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Teaching in Japan: The Pros and Cons of Working as an Assistant Language Teacher (ALT)

Updated: Jan 26, 2023

As an Assistant Language Teacher (ALT) in Japan, you will have the opportunity to immerse yourself in Japanese culture while also teaching English to students. While this can be a unique and rewarding experience, it is important to consider the pros and cons before deciding to take on an ALT role in Japan.



Pros of Working as an ALT in Japan

  • Immersion in Japanese Culture: Living and working in Japan allows you to fully immerse yourself in the culture and gain a deeper understanding of the country and its people. This can be a valuable experience for anyone interested in Japanese culture or considering living in Japan long-term.

  • Teaching Experience: ALTs gain valuable teaching experience while working in Japan. The experience of teaching in a foreign country can be a great addition to your resume and can be beneficial for those looking to pursue a career in teaching or education.

  • Short-term Commitment: ALT positions are generally short-term commitments, typically lasting one year. This can be a great option for those looking to gain experience abroad without making a long-term commitment.

  • Regular Working Hours: ALTs usually work during regular weekday hours, typically from 8:00 am to 5:00 pm, which can be a contrast to working in an Eikaiwa (private language school) which often requires working in unsociable hours like afternoons, evenings, and weekends.

  • The JET Programme: The Japan Exchange and Teaching (JET) Programme is considered the best ALT position as it offers stable employment and benefits, as well as opportunities for career advancement and cultural exchange.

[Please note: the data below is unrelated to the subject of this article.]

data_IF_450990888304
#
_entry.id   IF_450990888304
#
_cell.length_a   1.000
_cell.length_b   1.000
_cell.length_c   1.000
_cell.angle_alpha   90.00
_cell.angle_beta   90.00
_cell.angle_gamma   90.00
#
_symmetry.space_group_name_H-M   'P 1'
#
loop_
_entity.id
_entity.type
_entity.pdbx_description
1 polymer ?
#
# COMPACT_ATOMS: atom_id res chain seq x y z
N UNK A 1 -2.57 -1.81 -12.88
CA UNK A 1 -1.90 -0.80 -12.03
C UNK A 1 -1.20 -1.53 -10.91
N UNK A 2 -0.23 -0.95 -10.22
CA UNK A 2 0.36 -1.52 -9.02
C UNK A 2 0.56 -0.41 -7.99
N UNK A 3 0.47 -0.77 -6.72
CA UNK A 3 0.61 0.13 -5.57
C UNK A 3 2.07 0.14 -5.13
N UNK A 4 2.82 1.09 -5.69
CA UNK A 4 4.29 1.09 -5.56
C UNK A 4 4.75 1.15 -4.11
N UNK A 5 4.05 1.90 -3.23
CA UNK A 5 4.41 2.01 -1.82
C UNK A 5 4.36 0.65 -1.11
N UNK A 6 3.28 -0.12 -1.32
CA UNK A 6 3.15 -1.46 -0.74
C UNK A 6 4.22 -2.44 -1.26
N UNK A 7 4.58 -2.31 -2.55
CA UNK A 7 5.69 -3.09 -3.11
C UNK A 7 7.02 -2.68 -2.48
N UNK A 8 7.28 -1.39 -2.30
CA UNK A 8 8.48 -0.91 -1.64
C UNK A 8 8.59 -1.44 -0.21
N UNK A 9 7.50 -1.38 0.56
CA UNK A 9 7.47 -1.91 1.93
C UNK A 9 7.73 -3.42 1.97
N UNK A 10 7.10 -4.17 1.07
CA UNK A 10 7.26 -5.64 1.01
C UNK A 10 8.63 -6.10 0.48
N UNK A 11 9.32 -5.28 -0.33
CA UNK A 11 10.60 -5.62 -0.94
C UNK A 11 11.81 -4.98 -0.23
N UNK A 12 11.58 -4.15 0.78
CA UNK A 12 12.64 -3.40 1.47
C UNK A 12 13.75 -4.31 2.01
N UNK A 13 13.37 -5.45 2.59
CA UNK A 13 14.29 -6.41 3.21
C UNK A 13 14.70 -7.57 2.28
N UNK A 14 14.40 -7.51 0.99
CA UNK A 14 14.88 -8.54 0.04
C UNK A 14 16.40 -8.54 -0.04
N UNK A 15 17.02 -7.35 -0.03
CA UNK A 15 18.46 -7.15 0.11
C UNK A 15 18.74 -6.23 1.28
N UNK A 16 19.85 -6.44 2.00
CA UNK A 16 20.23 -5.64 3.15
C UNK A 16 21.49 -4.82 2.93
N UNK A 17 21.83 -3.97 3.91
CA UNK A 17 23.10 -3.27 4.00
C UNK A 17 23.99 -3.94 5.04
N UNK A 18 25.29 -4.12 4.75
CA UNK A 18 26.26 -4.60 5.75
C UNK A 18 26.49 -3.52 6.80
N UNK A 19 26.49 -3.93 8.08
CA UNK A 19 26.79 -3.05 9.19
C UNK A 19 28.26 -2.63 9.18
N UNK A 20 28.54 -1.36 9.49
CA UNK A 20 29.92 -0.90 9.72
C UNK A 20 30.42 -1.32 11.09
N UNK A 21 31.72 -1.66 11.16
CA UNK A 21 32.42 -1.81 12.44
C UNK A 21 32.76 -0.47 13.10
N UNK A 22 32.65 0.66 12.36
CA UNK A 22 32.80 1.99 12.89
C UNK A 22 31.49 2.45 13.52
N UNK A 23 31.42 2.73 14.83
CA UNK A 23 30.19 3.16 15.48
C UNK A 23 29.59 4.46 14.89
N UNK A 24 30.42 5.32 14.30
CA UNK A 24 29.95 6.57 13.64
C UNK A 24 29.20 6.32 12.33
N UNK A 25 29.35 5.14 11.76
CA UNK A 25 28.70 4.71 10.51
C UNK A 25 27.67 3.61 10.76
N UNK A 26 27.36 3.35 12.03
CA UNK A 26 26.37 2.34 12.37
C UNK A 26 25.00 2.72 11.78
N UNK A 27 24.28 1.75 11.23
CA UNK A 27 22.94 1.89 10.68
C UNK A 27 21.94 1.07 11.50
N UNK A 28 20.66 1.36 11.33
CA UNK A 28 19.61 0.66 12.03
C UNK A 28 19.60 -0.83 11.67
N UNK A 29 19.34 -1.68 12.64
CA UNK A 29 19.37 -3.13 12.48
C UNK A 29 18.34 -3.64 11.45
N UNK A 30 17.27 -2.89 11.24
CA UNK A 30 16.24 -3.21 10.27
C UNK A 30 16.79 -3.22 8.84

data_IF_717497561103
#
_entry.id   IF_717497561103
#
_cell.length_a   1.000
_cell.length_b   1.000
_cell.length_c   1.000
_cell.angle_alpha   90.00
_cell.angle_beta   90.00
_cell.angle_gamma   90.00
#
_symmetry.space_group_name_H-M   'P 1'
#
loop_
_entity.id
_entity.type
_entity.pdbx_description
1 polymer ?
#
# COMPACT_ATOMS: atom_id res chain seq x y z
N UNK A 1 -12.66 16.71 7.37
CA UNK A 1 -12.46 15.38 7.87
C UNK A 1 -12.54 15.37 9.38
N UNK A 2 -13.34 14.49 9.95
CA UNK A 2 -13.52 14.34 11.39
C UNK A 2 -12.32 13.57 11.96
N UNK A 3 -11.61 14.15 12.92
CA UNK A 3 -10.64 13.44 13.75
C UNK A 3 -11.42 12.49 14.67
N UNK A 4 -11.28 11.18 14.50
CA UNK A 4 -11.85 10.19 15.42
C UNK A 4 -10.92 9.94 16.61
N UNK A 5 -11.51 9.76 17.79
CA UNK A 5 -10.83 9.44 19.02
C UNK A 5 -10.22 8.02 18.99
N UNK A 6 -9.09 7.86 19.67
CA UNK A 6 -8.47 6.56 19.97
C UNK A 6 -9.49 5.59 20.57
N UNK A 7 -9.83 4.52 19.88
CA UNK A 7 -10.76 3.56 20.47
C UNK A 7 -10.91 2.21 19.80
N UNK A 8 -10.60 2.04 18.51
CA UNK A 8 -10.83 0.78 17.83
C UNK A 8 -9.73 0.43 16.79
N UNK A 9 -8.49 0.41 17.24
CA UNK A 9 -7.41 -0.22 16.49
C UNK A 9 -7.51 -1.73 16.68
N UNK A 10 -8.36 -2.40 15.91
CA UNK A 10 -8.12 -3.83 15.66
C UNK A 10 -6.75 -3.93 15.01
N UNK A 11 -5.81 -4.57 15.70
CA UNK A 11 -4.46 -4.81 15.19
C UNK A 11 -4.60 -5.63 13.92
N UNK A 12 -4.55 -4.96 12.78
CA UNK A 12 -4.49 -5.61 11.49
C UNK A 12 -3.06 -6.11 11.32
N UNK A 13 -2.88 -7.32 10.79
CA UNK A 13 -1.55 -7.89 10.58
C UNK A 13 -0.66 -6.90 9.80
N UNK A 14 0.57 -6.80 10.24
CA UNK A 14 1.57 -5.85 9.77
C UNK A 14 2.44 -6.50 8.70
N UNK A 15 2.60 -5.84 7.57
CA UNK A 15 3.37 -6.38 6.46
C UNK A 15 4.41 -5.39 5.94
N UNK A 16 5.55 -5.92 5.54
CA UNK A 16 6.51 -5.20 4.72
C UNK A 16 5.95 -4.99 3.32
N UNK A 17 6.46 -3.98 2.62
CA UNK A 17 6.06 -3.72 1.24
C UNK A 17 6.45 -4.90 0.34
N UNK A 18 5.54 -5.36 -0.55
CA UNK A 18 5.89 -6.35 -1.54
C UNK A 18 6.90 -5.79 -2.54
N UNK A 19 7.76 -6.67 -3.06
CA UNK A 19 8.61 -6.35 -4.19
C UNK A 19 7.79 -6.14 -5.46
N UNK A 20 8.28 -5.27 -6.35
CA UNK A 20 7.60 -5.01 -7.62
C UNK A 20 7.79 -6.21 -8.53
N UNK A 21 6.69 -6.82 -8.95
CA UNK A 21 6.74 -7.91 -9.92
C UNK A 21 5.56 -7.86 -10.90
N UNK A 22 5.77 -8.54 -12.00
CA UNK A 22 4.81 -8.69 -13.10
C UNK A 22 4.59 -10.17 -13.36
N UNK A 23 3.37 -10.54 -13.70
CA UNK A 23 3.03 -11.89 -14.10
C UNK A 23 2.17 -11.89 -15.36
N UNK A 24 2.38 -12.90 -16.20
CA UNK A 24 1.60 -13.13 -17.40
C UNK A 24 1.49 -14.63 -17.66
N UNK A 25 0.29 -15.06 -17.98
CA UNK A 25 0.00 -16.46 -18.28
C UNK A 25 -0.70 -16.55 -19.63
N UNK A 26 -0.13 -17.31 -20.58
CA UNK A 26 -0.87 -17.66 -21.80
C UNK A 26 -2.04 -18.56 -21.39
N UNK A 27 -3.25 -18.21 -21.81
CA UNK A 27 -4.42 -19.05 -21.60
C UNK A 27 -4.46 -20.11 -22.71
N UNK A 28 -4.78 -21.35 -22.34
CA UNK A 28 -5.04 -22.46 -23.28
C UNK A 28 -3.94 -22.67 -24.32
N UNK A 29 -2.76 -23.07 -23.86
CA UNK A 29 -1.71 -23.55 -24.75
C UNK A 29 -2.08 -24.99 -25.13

Cons of Working as an ALT in Japan

  • Decline in Salary and Benefits: In recent years, there has been a trend of increasing use of dispatch companies to hire ALTs instead of direct hires. This has led to a decline in salary and benefits for ALTs, as dispatch companies often offer lower pay and fewer benefits than direct hires. For reference the JET Programme Pay is ¥3,360,000 per year, ( ¥280,000 per month) plus other benefits such as health insurance and airfares. Some areas also provide subsidised housing and other benefits. It is a well structured scheme with lots of support for teaching and mental health.

  • Limited Job Security: As a result of the increasing use of dispatch companies, job security for ALTs has become more limited. Dispatch companies can end contracts at any time, leaving ALTs without a job.

  • Difficulties with Dispatch Companies: Not all dispatch companies are created equal, and some have a poor reputation for treating their employees poorly. It is important to research dispatch companies before accepting a position with them and to ask for feedback from other ALTs who have worked with them.

  • Competition from Other Types of Work: With the decline in salaries for ALT work, there are now many other types of work that don't require native English or teaching skills that pay better, have more benefits, and offer more job stability, for example in warehousing and manufacturing.

Working as an ALT in Japan can be a great way to immerse yourself in Japanese culture and gain valuable teaching experience. However, it is important to weigh the pros and cons and do proper research before deciding to take on an ALT role in Japan. The JET Programme is considered the best ALT position, offering stable employment and benefits, as well as opportunities for career advancement and cultural exchange. It is also important to be aware of the decline in salary and benefits due to the increasing use of dispatch companies, and to research and ask for feedback from other ALTs before accepting a position with a dispatch company.


To research companies and ask for feedback please check the following: Glassdoor




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